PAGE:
Tuesday, August 20, 2019

Kant Critique of Judgment #23 transition from estimating the beautiful to estimating the sublime

One has to think through the strangeness of Kant's concept of the sublime.  #23 is particularly strange.   The overall structure of #23 is (1) similarities of the beautiful and sublime, (2) differences between the two, for example the beautiful having to do with form and limitation, the sublime with limitlessness and also totality, the beautiful with representation of quality, the sublime with quantity (3) another difference being beauty associated with furtherance of life compatible with charms and playful imagination, wheras the sublime is associated with a momentary check of feelings of life followed by a more powerful discharge, and so not playful or compatible with charms, (4) the most important difference, that beauty seems pre-adapted to our power of judgment whereas the sublime seems ill adapted to the faculty of imagination and presentation, (5) the object of nature is not sublime since the sublime cannot be contained in sensuous form, (6) nature on the analogy of art vs. nature as chaotic and wild which excites the ideas of the sublime, (7) inducing a feeling in our selves of a finality quite independent of nature.   

The strangeness is that #23 could be read as, if not atheistic, at least humanist in a way that would be shocking to traditional Christian thought.  Offhand, one would think that talk of the sublime would lead to thoughts of God.  Clearly, for Kant, thoughts of beauty lead to thoughts of God.  But, at least in #23, not the sublime.  (There are other chapters which seem to go in the other direction.  But here we focus just on #23.)  It just seems strange to any reader today that the sublime would not include objects of nature.  "Thus the broad ocean agitated by storms cannot be called sublime." (Creed translation)  And what is required to make it sublime?  Kant says "Its [the ocean's] aspect is horrible, and one must have stored one's mind in advance with a rich stock of ideas, if such an intuition is to raise it to the pitch of a feeling which is itself sublime."  The feeling is sublime, Kant tells us, because the mind here abandons sensibility and employs "itself upon ideas involving higher finality" which hear seems to refer to "ideas of reason" as mentioned in a previous sentence.   Perhaps what is suggested is that the ocean becomes sublime if we ramp up the feeling with associated ideas that direct us to God, immortality and the soul i.e. ideas of reason.

But then in the next paragraph we learn that natural beauty is associated with a finality in which nature is regarded on the analogy to art (i.e. with God as the artist) and "profound inquiries as to the possibility of such a form."  This is CONTRASTED to the sublime where we move from principles to chaos and wildness and irregular disorder and desolation "provided it gives signs of magnitude and power" (concession to God?).  So this makes the sublime (since not really indicating God in the way that the beautiful does), and giving "no indication of anything final in nature itself" i.e. God-like, makes it "less important and rich in consequences than" beauty.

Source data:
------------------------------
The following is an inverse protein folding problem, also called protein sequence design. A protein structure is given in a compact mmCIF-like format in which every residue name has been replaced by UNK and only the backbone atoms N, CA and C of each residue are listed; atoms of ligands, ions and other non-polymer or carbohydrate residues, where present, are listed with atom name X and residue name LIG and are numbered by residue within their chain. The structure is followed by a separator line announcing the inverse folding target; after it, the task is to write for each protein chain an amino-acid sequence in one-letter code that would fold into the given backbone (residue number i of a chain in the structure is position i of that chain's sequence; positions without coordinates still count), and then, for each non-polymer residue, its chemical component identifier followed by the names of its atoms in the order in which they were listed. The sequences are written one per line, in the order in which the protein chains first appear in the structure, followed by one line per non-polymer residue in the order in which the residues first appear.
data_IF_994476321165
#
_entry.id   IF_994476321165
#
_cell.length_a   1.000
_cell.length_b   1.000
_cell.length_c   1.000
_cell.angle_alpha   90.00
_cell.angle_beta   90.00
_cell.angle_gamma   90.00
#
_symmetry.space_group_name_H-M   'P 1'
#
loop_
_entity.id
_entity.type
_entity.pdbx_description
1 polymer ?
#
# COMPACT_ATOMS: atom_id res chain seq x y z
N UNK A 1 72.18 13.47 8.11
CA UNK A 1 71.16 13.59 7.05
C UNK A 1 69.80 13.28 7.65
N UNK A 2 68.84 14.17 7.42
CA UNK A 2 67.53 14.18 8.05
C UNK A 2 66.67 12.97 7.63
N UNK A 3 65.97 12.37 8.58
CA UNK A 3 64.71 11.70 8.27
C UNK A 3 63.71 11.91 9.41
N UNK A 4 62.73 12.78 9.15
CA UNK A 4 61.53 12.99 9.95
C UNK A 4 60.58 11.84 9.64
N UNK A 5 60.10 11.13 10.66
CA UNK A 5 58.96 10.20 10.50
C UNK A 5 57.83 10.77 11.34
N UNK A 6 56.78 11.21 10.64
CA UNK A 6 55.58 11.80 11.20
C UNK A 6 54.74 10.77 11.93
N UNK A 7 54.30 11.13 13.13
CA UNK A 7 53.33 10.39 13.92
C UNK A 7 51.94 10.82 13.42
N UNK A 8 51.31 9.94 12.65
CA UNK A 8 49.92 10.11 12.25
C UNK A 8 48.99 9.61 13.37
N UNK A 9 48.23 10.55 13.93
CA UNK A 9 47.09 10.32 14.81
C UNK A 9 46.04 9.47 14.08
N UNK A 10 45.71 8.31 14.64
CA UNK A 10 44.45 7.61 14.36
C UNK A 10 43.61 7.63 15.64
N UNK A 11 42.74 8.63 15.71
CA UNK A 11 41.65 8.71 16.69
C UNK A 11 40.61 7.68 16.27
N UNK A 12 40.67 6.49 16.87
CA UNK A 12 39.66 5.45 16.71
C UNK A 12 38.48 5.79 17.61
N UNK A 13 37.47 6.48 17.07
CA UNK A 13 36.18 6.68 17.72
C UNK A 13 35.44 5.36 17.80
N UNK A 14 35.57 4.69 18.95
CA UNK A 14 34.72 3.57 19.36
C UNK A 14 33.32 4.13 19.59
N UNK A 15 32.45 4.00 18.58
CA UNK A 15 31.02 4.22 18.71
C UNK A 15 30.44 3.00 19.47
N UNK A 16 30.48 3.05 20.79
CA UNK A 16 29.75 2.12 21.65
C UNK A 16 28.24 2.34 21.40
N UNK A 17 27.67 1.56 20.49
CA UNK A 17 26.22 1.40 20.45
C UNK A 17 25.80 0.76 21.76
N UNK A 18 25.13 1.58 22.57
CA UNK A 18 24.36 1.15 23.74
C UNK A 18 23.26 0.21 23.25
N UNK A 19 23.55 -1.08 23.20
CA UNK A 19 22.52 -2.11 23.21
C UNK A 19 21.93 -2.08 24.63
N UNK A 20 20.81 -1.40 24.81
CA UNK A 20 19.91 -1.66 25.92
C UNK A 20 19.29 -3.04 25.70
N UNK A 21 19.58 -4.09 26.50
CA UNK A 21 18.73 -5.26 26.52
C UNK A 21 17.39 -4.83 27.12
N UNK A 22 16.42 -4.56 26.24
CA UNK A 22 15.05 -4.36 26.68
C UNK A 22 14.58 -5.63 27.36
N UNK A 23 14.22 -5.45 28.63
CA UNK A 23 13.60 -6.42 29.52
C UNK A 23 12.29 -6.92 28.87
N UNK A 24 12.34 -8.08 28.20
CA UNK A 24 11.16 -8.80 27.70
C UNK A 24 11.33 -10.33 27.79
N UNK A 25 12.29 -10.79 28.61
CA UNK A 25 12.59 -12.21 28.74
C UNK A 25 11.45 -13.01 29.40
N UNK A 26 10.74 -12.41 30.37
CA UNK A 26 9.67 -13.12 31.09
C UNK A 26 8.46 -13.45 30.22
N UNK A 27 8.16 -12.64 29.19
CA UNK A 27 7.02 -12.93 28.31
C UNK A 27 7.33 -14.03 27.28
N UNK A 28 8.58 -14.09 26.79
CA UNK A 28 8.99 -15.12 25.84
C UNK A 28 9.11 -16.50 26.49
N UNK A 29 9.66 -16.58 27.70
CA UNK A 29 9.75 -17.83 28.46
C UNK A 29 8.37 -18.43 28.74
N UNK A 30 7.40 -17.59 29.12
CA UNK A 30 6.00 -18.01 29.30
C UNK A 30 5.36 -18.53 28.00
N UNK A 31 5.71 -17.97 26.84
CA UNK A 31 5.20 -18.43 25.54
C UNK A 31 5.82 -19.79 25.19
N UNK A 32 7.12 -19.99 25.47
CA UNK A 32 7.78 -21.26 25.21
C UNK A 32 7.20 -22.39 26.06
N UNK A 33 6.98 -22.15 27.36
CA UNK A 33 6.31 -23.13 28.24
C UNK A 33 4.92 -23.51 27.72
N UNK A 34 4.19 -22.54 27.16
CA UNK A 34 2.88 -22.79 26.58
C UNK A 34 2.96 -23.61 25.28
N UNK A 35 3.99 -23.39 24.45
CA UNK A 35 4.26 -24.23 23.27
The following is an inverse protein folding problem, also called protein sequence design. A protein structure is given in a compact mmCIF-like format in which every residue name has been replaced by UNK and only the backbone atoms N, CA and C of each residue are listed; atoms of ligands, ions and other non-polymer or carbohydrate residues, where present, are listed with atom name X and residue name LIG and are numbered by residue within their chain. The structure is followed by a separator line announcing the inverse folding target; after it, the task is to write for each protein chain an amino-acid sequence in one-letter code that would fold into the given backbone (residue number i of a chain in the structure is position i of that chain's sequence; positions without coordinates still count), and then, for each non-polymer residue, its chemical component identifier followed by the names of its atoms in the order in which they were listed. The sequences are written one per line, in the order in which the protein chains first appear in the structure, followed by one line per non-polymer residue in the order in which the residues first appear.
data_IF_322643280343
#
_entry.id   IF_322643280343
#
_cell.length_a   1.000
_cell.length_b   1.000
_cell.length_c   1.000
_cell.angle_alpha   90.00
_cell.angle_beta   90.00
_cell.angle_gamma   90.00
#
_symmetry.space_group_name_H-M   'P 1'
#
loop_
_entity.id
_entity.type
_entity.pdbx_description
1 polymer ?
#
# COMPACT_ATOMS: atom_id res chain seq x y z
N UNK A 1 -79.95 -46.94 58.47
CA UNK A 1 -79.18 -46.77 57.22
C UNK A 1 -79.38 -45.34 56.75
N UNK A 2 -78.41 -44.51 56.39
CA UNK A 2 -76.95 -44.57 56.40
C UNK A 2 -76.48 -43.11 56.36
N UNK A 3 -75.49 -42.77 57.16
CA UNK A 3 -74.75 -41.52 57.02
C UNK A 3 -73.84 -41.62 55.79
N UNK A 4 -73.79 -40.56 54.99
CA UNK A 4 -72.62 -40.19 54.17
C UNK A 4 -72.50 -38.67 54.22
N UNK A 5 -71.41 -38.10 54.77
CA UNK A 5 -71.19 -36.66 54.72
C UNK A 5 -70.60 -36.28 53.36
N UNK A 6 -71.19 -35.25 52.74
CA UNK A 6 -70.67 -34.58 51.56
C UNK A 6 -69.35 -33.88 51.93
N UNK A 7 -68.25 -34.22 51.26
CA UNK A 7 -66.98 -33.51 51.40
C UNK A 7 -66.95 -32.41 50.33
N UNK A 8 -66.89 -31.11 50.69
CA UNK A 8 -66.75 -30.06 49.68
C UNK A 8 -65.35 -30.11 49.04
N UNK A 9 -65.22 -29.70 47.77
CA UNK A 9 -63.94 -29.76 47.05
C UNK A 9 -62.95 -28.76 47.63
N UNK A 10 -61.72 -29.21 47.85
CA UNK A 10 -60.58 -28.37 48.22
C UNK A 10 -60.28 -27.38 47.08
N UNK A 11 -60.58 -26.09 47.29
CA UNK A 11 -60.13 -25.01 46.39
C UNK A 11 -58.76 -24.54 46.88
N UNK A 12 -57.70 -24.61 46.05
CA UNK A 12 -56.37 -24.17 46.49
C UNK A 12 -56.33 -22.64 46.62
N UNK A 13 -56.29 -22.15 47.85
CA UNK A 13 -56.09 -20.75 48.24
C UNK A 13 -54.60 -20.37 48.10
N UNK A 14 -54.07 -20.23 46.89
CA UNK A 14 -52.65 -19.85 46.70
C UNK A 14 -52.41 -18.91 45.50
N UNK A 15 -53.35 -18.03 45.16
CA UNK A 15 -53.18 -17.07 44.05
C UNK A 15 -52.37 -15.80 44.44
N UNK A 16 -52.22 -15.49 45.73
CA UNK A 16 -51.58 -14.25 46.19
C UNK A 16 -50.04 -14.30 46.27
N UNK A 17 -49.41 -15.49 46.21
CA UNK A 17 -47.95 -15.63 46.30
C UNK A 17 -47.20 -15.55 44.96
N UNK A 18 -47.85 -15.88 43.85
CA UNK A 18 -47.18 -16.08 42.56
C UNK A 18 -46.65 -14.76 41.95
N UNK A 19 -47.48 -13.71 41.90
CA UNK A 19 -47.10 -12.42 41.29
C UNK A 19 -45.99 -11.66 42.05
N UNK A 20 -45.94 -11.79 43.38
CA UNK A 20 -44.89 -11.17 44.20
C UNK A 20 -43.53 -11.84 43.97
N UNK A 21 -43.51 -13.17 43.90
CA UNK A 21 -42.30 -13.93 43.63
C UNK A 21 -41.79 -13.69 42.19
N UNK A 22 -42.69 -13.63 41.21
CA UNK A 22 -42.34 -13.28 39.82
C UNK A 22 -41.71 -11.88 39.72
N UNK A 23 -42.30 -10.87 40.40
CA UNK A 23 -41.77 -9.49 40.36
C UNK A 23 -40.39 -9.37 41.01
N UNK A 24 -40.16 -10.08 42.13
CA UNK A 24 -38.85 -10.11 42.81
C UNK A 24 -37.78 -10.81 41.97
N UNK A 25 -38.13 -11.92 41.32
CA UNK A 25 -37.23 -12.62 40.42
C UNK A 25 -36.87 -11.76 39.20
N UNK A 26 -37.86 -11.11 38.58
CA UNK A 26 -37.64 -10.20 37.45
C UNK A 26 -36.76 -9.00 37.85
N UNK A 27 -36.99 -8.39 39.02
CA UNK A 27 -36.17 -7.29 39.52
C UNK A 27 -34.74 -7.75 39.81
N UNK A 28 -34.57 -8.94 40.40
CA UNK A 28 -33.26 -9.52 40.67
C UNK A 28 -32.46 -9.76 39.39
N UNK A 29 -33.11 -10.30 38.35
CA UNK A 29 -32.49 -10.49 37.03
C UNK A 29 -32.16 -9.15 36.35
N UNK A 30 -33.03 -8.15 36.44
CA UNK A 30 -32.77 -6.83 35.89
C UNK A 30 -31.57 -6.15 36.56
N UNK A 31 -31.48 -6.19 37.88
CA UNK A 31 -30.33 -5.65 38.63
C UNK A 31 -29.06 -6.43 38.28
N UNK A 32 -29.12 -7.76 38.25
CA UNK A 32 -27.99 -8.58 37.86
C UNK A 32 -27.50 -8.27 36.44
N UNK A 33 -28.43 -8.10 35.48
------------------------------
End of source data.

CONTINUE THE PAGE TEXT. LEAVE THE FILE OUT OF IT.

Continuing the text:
But it isn't treated as less important, since we now find that it finds something final "only in the possible employment of our intuitions of it in inducing a feeling in our own selves of a finality quite independent of nature."  That is, it shows us as having our own purposes independent of nature, AND OF ITS AUTHOR.  "For the beautiful in nature we must seek a ground external to ourselves [i.e. God], but for the sublime one merely in ourselves..."  This idea "entirely separates the ideas of the sublime from that of a finality of nature..." which is to say that the sublime has to do with us.  This is a humanist doctrine.  

It should not be forgotten that the analogy to art is emphasized by way of the idea that the principle of the laws of nature "is not to be found within the range of our entire faculty of understanding" and that nature is is not just some "aimless mechanism: but should be regarded as large art so that the notion of nature as mere mechanism is "enlarged to the conception of nature as art" and that this, the beauty of nature, is what leads us to "profound inquiries."  

The concluding sentence is also a puzzle.  The ideas of the sublime are separated from the idea of a "finality of nature" i.e. in the mind of God and this because :it does not give a representation of any particular form in nature."  Rather it involves "no more than the development of a final employment by the imagination of its own representation" which is a pretty mysterious thing to say.  He seems to be saying that the sublime involves developing one's own imagination in representing itself?

Some other thoughts.
1.  The sublime seems to be working contrary to the beautiful, going in the opposite direction.
2.   Is there some connection between Kant's fascination with grotesque furniture and jungle scenes and his interest here in disorder and chaos?
3.  It is interesting that Kant associates the beautiful here with charms and play of imagination, but not the sublime, given that he is so negative about charms elsewhere. 
4.  Isn't it strange that the sublime with is associated with Ideas of Reason is also associated with chaos?  And then also associated not with God the designer but with our own internal capacities of imagination?  Isn't there some incoherence here?


No comments: